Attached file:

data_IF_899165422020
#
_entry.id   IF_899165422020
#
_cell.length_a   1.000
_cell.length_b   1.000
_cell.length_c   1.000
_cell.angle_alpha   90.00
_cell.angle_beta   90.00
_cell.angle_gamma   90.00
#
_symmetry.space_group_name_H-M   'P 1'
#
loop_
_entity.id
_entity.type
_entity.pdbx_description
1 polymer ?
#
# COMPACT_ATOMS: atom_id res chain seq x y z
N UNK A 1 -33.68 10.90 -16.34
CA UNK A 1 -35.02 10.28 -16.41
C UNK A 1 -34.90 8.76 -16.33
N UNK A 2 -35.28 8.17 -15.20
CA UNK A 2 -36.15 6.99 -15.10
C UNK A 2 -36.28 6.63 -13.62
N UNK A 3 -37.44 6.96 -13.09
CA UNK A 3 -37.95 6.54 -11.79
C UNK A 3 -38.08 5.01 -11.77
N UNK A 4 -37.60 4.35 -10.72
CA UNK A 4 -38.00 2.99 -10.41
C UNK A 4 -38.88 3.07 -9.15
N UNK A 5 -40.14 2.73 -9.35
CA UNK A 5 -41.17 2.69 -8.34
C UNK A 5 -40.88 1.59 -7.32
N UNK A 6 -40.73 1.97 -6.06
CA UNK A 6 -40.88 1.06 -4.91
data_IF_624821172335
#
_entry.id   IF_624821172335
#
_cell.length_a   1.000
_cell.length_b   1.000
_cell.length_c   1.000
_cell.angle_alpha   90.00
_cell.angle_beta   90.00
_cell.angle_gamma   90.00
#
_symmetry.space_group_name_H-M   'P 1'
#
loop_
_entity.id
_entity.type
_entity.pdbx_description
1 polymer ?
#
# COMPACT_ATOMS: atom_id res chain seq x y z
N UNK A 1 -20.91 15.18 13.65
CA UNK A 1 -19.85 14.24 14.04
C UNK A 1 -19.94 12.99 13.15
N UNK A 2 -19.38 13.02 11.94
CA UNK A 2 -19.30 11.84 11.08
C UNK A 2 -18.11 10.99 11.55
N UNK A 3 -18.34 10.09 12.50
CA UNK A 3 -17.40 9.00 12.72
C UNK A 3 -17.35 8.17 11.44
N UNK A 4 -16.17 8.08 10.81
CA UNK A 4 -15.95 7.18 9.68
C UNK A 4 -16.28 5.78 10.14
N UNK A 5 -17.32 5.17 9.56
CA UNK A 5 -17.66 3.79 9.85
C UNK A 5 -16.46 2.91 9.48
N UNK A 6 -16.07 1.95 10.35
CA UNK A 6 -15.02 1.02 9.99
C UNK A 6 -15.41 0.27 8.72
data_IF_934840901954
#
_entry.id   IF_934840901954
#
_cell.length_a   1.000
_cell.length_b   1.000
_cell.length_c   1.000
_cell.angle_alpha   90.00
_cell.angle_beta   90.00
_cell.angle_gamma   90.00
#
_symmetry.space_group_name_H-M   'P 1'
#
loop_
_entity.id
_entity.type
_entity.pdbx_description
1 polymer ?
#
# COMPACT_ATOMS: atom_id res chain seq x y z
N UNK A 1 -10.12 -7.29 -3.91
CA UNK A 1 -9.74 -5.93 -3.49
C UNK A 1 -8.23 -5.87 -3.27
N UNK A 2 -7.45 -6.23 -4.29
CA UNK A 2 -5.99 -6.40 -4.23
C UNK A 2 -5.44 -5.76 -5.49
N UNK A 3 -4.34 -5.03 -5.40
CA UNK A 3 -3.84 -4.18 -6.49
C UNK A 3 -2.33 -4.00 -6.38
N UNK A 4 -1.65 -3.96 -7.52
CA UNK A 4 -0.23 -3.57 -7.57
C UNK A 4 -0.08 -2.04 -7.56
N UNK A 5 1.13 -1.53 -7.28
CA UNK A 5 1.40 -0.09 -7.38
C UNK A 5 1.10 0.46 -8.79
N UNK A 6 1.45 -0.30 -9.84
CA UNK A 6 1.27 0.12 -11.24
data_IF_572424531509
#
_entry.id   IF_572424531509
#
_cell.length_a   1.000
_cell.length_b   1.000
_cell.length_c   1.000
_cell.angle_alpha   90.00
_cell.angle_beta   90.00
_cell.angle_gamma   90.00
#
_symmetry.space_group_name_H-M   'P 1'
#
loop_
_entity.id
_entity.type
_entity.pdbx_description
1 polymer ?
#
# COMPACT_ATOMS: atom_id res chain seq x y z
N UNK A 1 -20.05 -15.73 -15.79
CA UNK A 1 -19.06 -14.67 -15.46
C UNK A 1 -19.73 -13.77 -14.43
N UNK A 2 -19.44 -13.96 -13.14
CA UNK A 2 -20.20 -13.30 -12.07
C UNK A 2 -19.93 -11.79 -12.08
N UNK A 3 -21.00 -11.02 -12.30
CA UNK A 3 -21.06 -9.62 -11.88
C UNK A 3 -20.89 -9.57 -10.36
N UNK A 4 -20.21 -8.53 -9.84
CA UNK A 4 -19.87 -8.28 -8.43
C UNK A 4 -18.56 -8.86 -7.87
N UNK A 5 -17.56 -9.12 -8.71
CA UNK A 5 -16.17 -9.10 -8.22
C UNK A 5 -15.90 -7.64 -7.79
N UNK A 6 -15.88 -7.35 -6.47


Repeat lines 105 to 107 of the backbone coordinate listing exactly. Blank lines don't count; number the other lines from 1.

N UNK A 4 -1.65 -3.96 -7.52
CA UNK A 4 -0.23 -3.57 -7.57
C UNK A 4 -0.08 -2.04 -7.56